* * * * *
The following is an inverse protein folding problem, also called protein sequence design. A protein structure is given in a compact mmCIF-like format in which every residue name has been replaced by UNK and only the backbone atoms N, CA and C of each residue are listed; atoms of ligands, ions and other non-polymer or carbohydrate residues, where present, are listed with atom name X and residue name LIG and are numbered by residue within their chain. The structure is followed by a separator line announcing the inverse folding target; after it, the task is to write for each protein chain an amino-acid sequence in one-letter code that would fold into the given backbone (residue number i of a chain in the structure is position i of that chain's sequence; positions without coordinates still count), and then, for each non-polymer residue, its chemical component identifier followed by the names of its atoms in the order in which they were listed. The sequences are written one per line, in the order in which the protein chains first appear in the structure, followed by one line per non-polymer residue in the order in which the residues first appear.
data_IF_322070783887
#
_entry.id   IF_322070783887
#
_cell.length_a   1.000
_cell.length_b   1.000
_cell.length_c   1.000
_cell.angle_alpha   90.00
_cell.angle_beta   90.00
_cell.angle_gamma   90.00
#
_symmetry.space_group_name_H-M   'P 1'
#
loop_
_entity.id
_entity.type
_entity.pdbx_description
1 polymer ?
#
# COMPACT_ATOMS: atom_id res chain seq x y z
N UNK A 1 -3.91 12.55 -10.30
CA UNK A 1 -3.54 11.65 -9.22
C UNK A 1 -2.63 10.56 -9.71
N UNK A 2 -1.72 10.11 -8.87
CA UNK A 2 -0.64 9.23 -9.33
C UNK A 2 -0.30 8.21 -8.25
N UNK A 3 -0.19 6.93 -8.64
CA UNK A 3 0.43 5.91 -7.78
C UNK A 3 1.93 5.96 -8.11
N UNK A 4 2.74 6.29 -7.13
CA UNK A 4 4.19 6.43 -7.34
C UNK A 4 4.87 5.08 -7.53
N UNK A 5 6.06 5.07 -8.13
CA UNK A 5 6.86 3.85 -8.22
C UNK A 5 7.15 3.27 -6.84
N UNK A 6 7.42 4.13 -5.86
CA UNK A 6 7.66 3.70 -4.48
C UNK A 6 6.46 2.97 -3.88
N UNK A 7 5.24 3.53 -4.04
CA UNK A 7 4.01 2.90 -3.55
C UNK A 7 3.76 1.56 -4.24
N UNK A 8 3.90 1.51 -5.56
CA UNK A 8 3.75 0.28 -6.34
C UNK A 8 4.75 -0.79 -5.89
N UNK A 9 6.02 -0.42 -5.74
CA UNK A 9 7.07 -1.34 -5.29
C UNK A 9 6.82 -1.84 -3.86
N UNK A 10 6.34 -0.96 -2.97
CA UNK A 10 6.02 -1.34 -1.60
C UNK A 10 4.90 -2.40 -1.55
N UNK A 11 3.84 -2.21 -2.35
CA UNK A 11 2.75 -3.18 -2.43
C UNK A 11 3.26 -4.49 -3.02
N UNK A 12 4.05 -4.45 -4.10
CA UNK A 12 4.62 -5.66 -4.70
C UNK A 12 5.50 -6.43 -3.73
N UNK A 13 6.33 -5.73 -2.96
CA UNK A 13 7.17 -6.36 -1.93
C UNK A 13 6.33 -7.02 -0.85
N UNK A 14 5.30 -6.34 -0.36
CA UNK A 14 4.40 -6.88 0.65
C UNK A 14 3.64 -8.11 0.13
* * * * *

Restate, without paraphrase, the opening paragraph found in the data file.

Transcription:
The following is an inverse protein folding problem, also called protein sequence design. A protein structure is given in a compact mmCIF-like format in which every residue name has been replaced by UNK and only the backbone atoms N, CA and C of each residue are listed; atoms of ligands, ions and other non-polymer or carbohydrate residues, where present, are listed with atom name X and residue name LIG and are numbered by residue within their chain. The structure is followed by a separator line announcing the inverse folding target; after it, the task is to write for each protein chain an amino-acid sequence in one-letter code that would fold into the given backbone (residue number i of a chain in the structure is position i of that chain's sequence; positions without coordinates still count), and then, for each non-polymer residue, its chemical component identifier followed by the names of its atoms in the order in which they were listed. The sequences are written one per line, in the order in which the protein chains first appear in the structure, followed by one line per non-polymer residue in the order in which the residues first appear.